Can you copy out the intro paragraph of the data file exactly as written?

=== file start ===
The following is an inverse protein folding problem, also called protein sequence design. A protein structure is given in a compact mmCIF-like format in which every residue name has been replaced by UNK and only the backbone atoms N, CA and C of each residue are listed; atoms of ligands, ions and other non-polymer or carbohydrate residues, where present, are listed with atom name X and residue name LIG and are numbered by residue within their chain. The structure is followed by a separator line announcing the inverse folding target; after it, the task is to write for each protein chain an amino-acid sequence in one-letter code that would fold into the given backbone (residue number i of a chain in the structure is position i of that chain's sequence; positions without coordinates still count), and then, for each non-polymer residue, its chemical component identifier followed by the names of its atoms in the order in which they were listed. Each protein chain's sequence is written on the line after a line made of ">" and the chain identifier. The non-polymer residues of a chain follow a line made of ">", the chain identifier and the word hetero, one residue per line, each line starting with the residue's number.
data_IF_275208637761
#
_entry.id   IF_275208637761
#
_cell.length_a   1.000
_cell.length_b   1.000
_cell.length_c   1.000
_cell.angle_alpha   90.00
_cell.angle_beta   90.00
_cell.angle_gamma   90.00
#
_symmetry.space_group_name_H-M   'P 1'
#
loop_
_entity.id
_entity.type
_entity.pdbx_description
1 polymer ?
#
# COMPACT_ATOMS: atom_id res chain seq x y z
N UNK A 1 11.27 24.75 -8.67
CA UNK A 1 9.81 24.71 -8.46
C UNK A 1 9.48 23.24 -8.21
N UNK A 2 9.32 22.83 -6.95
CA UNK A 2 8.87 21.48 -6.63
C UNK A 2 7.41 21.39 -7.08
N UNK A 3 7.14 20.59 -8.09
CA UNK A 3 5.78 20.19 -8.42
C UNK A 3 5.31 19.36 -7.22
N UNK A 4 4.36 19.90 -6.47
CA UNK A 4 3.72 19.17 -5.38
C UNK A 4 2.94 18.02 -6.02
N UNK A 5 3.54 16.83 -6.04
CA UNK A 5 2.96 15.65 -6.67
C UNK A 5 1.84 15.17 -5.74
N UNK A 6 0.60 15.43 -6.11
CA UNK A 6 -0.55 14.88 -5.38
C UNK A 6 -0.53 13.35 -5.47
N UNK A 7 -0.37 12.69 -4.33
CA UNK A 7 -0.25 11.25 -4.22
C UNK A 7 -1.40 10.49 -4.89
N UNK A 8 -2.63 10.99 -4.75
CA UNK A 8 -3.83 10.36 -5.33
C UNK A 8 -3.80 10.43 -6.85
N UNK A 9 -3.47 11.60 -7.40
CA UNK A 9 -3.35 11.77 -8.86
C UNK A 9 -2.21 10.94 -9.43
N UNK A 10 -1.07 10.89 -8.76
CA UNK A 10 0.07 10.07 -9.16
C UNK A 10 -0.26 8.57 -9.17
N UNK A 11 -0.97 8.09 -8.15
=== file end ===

The following is an inverse protein folding problem, also called protein sequence design. A protein structure is given in a compact mmCIF-like format in which every residue name has been replaced by UNK and only the backbone atoms N, CA and C of each residue are listed; atoms of ligands, ions and other non-polymer or carbohydrate residues, where present, are listed with atom name X and residue name LIG and are numbered by residue within their chain. The structure is followed by a separator line announcing the inverse folding target; after it, the task is to write for each protein chain an amino-acid sequence in one-letter code that would fold into the given backbone (residue number i of a chain in the structure is position i of that chain's sequence; positions without coordinates still count), and then, for each non-polymer residue, its chemical component identifier followed by the names of its atoms in the order in which they were listed. Each protein chain's sequence is written on the line after a line made of ">" and the chain identifier. The non-polymer residues of a chain follow a line made of ">", the chain identifier and the word hetero, one residue per line, each line starting with the residue's number.